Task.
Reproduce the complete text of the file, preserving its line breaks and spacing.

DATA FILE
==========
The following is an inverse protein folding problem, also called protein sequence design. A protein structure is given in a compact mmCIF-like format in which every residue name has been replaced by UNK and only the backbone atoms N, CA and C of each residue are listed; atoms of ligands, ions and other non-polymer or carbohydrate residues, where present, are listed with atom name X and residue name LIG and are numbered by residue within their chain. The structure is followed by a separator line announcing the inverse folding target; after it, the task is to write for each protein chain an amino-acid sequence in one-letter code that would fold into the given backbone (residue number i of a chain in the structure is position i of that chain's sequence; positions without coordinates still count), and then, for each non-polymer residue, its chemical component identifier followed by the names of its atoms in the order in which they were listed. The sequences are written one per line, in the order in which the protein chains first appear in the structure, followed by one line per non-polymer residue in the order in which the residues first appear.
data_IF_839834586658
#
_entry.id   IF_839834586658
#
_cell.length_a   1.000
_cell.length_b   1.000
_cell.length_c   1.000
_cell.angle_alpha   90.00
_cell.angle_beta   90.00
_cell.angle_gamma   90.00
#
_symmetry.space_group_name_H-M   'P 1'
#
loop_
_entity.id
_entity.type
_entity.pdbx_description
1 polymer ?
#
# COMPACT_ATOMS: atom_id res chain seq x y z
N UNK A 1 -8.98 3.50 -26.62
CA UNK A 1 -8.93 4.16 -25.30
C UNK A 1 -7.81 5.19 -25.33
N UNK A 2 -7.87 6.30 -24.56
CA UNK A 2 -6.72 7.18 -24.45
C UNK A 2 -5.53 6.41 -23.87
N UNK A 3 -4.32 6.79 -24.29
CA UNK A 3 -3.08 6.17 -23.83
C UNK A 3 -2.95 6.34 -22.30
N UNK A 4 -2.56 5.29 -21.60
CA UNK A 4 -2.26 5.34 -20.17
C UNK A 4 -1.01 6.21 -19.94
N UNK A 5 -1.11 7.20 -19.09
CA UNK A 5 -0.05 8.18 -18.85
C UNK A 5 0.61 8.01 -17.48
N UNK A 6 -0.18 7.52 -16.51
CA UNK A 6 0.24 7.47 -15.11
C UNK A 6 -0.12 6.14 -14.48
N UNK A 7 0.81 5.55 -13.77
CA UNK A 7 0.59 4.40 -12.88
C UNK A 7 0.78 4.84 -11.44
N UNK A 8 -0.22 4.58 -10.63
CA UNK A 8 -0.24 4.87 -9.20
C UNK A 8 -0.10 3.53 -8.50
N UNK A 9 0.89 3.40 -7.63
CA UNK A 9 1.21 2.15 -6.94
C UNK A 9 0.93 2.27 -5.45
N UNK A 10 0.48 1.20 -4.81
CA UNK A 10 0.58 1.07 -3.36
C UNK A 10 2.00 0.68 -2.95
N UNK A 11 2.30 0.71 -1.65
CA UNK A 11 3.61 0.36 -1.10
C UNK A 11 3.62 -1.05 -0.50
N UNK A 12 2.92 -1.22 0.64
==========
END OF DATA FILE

The following is an inverse protein folding problem, also called protein sequence design. A protein structure is given in a compact mmCIF-like format in which every residue name has been replaced by UNK and only the backbone atoms N, CA and C of each residue are listed; atoms of ligands, ions and other non-polymer or carbohydrate residues, where present, are listed with atom name X and residue name LIG and are numbered by residue within their chain. The structure is followed by a separator line announcing the inverse folding target; after it, the task is to write for each protein chain an amino-acid sequence in one-letter code that would fold into the given backbone (residue number i of a chain in the structure is position i of that chain's sequence; positions without coordinates still count), and then, for each non-polymer residue, its chemical component identifier followed by the names of its atoms in the order in which they were listed. The sequences are written one per line, in the order in which the protein chains first appear in the structure, followed by one line per non-polymer residue in the order in which the residues first appear.
data_IF_839834586658
#
_entry.id   IF_839834586658
#
_cell.length_a   1.000
_cell.length_b   1.000
_cell.length_c   1.000
_cell.angle_alpha   90.00
_cell.angle_beta   90.00
_cell.angle_gamma   90.00
#
_symmetry.space_group_name_H-M   'P 1'
#
loop_
_entity.id
_entity.type
_entity.pdbx_description
1 polymer ?
#
# COMPACT_ATOMS: atom_id res chain seq x y z
N UNK A 1 -8.98 3.50 -26.62
CA UNK A 1 -8.93 4.16 -25.30
C UNK A 1 -7.81 5.19 -25.33
N UNK A 2 -7.87 6.30 -24.56
CA UNK A 2 -6.72 7.18 -24.45
C UNK A 2 -5.53 6.41 -23.87
N UNK A 3 -4.32 6.79 -24.29
CA UNK A 3 -3.08 6.17 -23.83
C UNK A 3 -2.95 6.34 -22.30
N UNK A 4 -2.56 5.29 -21.60
CA UNK A 4 -2.26 5.34 -20.17
C UNK A 4 -1.01 6.21 -19.94
N UNK A 5 -1.11 7.20 -19.09
CA UNK A 5 -0.05 8.18 -18.85
C UNK A 5 0.61 8.01 -17.48
N UNK A 6 -0.18 7.52 -16.51
CA UNK A 6 0.24 7.47 -15.11
C UNK A 6 -0.12 6.14 -14.48
N UNK A 7 0.81 5.55 -13.77
CA UNK A 7 0.59 4.40 -12.88
C UNK A 7 0.78 4.84 -11.44
N UNK A 8 -0.22 4.58 -10.63
CA UNK A 8 -0.24 4.87 -9.20
C UNK A 8 -0.10 3.53 -8.50
N UNK A 9 0.89 3.40 -7.63
CA UNK A 9 1.21 2.15 -6.94
C UNK A 9 0.93 2.27 -5.45
N UNK A 10 0.48 1.20 -4.81
CA UNK A 10 0.58 1.07 -3.36
C UNK A 10 2.00 0.68 -2.95
N UNK A 11 2.30 0.71 -1.65
CA UNK A 11 3.61 0.36 -1.10
C UNK A 11 3.62 -1.05 -0.50
N UNK A 12 2.92 -1.22 0.64